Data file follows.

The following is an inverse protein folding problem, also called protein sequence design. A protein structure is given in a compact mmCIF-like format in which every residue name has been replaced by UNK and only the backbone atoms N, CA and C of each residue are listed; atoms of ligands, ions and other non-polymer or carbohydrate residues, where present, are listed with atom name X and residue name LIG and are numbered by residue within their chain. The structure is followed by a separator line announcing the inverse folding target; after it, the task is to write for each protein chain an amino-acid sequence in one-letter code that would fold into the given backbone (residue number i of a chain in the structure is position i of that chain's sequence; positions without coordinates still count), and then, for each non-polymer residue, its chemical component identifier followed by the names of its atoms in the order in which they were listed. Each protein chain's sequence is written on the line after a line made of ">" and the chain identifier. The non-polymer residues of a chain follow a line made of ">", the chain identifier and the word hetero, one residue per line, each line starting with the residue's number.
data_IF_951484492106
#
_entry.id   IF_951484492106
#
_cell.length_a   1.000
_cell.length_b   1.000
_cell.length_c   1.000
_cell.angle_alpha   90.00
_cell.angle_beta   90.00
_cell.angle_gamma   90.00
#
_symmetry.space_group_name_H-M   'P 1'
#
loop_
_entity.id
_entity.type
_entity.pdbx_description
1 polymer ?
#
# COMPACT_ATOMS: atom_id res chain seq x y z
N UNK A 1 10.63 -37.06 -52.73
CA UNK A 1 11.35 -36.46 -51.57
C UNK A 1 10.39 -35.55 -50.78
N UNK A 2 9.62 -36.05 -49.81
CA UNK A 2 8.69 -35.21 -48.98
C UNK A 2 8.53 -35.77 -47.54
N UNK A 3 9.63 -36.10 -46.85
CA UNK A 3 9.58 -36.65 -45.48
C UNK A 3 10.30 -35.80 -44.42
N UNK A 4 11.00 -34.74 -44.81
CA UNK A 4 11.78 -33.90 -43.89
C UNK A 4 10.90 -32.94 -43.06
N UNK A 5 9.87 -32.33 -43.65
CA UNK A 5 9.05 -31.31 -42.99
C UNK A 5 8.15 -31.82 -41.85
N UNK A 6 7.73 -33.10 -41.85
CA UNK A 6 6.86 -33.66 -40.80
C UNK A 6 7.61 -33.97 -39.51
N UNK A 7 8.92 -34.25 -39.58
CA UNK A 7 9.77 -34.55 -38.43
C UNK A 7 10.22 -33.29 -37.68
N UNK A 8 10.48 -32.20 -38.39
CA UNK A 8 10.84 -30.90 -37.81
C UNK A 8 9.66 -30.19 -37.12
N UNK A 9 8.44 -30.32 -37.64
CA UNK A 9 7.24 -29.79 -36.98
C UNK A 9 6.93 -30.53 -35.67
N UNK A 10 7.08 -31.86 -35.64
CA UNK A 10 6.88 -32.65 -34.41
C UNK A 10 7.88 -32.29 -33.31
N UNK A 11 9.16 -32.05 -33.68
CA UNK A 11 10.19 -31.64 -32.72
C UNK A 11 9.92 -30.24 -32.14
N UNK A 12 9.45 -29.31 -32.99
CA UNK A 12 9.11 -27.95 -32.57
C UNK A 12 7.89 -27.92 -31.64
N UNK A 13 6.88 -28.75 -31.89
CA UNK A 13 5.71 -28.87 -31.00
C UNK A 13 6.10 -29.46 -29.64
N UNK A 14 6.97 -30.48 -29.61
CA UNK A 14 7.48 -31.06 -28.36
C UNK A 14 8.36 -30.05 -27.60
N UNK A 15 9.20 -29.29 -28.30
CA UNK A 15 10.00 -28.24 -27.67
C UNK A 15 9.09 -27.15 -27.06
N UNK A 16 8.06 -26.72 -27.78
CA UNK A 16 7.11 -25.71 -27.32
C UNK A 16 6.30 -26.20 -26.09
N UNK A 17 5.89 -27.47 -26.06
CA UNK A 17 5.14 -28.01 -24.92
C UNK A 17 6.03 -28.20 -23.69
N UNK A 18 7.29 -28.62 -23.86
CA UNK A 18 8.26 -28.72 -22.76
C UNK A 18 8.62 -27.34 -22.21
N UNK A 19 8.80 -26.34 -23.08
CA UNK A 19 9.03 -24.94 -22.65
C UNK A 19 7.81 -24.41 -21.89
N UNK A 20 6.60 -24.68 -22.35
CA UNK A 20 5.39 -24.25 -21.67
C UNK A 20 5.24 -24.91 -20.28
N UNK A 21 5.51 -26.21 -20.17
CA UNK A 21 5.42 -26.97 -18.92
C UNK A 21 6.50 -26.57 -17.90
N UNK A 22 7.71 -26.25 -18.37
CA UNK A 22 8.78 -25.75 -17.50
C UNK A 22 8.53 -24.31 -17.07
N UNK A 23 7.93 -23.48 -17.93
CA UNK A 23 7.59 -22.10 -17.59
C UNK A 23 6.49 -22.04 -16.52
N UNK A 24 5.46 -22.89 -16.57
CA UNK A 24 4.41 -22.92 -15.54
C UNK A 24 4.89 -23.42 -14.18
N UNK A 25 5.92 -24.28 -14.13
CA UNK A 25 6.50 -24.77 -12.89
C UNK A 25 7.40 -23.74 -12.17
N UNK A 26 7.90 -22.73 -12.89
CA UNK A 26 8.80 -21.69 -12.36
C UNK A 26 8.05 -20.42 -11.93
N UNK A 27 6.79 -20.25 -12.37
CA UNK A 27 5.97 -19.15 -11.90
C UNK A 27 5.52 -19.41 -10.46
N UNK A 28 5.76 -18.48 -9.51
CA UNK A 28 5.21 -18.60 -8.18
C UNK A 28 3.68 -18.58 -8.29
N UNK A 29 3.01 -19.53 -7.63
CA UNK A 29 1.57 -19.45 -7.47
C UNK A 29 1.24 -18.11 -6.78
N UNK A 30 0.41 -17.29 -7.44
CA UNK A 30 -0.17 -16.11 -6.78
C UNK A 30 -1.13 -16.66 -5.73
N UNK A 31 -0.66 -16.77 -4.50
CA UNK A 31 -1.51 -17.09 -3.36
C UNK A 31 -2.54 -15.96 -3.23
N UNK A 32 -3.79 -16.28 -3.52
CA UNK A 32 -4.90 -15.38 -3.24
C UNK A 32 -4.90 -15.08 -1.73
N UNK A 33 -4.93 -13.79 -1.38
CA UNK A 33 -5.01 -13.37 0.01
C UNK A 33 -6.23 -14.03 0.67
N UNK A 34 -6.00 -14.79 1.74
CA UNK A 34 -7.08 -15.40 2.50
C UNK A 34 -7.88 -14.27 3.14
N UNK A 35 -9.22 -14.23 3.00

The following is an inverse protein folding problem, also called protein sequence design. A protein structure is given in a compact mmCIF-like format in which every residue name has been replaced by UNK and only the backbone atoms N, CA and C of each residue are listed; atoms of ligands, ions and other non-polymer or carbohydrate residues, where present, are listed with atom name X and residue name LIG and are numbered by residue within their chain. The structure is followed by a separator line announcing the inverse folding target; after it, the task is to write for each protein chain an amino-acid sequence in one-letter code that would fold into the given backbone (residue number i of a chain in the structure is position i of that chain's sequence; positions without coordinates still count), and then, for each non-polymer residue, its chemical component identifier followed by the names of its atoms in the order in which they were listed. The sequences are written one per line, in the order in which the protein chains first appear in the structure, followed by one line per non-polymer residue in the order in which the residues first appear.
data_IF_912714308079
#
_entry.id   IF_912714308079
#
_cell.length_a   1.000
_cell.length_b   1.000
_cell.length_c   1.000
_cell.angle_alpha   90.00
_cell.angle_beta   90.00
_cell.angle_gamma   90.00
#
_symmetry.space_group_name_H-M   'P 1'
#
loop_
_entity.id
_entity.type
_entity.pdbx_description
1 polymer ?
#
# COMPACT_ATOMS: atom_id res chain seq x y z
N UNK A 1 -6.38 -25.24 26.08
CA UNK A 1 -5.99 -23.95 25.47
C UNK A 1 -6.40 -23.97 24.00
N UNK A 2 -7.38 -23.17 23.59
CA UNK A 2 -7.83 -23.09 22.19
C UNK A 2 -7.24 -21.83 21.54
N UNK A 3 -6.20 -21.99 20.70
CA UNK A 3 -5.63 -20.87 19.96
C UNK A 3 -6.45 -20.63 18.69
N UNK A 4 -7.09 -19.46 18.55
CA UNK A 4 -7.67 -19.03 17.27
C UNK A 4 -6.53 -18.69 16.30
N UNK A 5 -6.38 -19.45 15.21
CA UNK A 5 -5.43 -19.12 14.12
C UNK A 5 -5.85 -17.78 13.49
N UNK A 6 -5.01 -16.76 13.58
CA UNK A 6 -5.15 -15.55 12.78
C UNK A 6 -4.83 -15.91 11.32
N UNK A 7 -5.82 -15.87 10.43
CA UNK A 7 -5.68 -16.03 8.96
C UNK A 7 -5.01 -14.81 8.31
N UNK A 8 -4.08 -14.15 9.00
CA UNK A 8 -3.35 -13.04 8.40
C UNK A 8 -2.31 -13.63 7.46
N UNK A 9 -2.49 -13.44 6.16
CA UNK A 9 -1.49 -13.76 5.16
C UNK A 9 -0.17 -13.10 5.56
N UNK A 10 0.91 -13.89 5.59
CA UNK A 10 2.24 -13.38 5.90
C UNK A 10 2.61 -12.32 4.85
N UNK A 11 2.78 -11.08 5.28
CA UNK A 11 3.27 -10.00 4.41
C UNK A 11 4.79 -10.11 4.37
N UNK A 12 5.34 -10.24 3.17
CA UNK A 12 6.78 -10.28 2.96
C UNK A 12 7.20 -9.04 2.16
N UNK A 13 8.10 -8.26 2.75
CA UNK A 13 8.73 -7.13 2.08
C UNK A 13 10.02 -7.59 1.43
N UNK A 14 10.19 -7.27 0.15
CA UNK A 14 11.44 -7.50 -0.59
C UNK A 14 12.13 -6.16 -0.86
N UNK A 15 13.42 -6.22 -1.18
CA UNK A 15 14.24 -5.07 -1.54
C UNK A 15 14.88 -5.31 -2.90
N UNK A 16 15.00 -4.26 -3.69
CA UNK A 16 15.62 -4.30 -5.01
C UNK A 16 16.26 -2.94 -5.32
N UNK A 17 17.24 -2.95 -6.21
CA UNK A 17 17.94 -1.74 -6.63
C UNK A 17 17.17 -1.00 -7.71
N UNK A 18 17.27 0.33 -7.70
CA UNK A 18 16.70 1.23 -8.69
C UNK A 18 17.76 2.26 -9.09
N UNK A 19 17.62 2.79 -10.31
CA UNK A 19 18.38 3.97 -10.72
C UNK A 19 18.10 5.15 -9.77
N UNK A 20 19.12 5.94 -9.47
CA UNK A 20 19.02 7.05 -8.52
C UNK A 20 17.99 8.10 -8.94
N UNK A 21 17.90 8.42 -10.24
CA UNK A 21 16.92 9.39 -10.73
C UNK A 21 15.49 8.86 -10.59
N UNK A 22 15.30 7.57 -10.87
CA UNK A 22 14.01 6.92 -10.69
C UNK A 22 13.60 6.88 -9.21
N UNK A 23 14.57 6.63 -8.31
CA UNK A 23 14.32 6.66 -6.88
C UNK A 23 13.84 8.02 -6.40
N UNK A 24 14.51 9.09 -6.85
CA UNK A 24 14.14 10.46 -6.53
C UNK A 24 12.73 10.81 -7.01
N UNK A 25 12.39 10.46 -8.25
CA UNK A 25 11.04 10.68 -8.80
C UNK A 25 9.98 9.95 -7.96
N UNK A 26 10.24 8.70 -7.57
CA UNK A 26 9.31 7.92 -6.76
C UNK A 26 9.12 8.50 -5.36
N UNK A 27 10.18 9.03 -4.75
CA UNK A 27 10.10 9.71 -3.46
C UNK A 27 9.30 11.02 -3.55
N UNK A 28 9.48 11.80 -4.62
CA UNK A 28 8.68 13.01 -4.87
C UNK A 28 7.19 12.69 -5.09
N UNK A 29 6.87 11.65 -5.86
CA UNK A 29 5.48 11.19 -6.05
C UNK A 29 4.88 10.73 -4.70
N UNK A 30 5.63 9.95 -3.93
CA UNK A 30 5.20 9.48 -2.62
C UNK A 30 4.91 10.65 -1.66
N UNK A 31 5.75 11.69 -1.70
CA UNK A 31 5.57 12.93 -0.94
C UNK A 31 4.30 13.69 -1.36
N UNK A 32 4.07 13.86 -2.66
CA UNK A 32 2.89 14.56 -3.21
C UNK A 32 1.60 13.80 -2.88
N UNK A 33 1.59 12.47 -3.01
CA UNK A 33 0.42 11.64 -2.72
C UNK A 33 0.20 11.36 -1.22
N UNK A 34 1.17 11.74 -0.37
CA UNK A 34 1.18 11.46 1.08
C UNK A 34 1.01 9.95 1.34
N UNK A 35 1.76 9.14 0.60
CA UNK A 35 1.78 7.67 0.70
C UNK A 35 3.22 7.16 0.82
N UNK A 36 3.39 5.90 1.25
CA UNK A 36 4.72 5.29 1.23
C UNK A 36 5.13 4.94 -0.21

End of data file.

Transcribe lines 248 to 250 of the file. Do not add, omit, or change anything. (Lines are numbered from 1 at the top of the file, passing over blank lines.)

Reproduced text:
N UNK A 35 1.76 9.14 0.60
CA UNK A 35 1.78 7.67 0.70
C UNK A 35 3.22 7.16 0.82